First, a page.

“The Second Shift is the term given to the hidden shift of housework and childcare primarily carried out by women on top of their paid employment.” This is the first sentence of a short text right at the beginning of Clare Gallagher‘s The Second Shift. The text continues: “It is physical, mental and emotional labour which demands effort, skill and time but is unpaid, unaccounted for, unequally distributed and largely unrecognised.” Here, there’s a pivot towards photography, with an implication of what an attentive viewer might pick up on: a deep injustice, a feeling of what it might feel like to be at the receiving end of this deep injustice.
More photography in the next paragraph: “Hidden in plain sight and veiled from familiarity and insignificance, the second shift is largely absent from photographs of home and family.” With many of the famous and all-too-often discussed examples of family photography made by men, this might not come as a surprise (my take here is US-centric, given I’ve been teaching entirely in this context so far; realistically, I do not expect the situation elsewhere to be much better, if better at all). And then there’s the sentence: the project “is a call for resistance to the capitalist, patriarchal and aesthetic systems” that ignore this type of work.
This is a timely book.
You cannot photograph an injustice, you can only make photographs and convey the sense of injustice. The same basic fact is true for any other abstract concept such as, say, love — anything really that exists in our minds and is communicated using words for which there are no physical embodiments.
It’s a coincidence that I’m writing these words on Martin Luther King Jr Day, a day that like no other in theory should serve as a reminder of what can be gained from personal and political integrity and a sense of justice, more abstract concepts that these times make a mockery of: in Anglo-Saxon politics, integrity is in very, very short supply, as is justice.
Again: this is a timely book.
Looking through The Second Shift, I was struck by its somber tone. I hadn’t expected to run into it, and I’m sure my reaction was based on having seen a lot of other family photography before. Family, after all, is something joyful even when it is not: it’s supposed to be presented as such, and even the most celebrated examples obey that rule. There might be conflicts, but they are presented within strictly defined and, we might add, previously agreed-upon parameters so that a viewer might feel somewhat uncomfortable — but not too much. Even seemingly harsh work such as Richard Billingham’s Ray’s a Laugh follows conventions: we know how and where to file the pictures (alcoholic father? check! poverty? check!).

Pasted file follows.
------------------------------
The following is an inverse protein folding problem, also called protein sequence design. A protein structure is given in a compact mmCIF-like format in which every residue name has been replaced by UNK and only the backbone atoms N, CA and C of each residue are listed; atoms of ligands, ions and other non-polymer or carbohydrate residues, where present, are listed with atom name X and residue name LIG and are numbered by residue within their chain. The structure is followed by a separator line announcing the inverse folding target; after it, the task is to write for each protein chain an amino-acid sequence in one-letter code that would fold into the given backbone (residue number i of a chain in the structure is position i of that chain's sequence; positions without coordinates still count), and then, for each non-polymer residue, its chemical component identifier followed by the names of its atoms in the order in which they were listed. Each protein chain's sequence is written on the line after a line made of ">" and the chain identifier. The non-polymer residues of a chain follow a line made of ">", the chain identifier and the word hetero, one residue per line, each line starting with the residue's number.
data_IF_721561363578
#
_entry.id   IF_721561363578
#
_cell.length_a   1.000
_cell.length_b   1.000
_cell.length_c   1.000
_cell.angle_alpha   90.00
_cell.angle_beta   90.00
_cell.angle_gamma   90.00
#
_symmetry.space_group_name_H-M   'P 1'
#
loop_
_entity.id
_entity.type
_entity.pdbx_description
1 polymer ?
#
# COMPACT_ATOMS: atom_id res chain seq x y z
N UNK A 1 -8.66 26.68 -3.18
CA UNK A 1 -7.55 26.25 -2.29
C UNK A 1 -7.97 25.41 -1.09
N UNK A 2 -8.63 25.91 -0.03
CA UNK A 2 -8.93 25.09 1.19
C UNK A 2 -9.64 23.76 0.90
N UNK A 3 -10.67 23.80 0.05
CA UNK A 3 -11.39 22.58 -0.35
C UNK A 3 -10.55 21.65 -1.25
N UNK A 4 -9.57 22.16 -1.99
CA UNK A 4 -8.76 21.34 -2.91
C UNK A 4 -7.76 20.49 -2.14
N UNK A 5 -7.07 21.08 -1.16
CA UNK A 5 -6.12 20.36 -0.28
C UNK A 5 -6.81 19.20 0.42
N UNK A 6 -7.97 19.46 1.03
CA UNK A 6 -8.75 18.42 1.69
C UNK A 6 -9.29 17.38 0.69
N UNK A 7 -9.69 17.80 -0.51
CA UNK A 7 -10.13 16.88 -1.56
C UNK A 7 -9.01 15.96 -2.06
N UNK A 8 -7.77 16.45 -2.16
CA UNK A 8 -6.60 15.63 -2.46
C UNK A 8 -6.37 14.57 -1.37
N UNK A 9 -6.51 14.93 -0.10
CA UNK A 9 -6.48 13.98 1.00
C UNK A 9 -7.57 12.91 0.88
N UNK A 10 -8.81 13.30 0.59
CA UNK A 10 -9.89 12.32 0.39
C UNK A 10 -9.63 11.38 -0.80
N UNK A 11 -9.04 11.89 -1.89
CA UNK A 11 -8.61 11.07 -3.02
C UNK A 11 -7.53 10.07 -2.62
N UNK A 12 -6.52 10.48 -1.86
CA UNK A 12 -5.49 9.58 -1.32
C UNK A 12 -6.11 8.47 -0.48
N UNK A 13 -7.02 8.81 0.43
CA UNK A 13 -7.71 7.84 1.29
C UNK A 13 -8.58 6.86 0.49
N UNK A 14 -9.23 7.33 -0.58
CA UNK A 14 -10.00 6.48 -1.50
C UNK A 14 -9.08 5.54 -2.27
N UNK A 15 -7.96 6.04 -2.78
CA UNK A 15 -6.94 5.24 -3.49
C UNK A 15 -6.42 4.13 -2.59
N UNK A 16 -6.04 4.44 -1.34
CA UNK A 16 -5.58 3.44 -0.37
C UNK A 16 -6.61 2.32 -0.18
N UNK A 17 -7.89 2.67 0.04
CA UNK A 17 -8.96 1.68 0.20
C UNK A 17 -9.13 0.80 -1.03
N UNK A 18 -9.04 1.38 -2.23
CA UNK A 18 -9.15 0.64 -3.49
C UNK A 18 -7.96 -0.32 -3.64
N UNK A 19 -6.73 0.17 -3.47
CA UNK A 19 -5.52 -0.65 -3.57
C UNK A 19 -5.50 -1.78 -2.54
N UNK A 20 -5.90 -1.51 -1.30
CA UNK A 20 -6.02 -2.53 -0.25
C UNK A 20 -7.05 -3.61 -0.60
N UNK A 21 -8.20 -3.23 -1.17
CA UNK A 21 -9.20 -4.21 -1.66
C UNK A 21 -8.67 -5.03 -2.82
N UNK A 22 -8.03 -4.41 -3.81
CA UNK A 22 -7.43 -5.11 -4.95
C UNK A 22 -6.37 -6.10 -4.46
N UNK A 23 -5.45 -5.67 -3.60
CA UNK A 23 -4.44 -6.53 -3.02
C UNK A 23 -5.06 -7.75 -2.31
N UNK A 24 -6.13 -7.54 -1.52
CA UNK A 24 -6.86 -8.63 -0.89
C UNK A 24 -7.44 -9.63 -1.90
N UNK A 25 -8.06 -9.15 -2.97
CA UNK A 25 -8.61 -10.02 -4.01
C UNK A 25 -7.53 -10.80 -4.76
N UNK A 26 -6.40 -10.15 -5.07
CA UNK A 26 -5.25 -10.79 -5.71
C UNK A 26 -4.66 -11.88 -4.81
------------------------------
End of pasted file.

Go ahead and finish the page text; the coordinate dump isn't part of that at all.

It is this get-out-of-jail card for the viewer that’s missing here, this way of allowing her or him to ultimately disassociate from what is on view. I don’t know if as a viewer you’re going to remember individual pictures as much as the overall experience of looking through the book (which is, after all, what a good photobook should do). You might remember piles of things depicted here or there, whether books or laundry, there’s plenty of detritus lying around, waiting to be picked up by someone (now who might that be?). And there are pictures of children, but even when they’re depicted at their most playful, that feeling comes with ther one of dread: oh boy, there will be some more mess that has to be sorted out (now who might do that?).
Interestingly, the photographs all strike me as tender. One could have gone about this idea using a flash, but then we’d be in an entirely different visual universe. Instead, these pictures here are observed (but not necessarily elaborately made, which, yet again, would have resulted in a different visual universe). I’d like to think that I can tell how their maker cares as much about what was in front of her camera’s lens (in particular the children) as she dreaded all the inevitable, mind-numbing work associated with it, with all of it. (Full disclosure: I don’t have any children, so I have no first-hand knowledge of any that.)
Smart design and production choices help transport the book’s overall feeling. Many of the photographs are reproduced full bleed (without any borders around them), making the overall experience very immersive for the viewer. At times, a photograph might be shown with a border; in that case, it’s relatively small on the page, which results in it feeling precious (even when what’s on display is merely a stil life of vegetable shavings). With the exception of the colophon, all text is reproduced on smaller pages (there also are a few pictures on such pages), which makes for neat breaks for the viewer. What’s more, what the text might be talking about always ends up peeking in: a viewer can always see fragments of pictures along with the text.
Now, whether or not the book will indeed do what it set out to do — that’s ultimately up to its viewers. Do we want to treat it like Martin Luther King Jr Day, where, let’s face it, most of us merely pay lip service to the ideas Dr King stood for? Or do we want something better? And if we want something better, what could that better look like? Given that the book focuses on home and on the second shift, a viewer might as well start there. After all, larger change will only arrive if it first occurs at a personal level.
The Second Shift; photographs by Clare Gallagher; poem by Leontia Flynn; 64 pages; self published; 2019
Rating: Photography 3, Book Concept 4, Edit 3, Production 4.5 – Overall 3.6
Ratings explained here.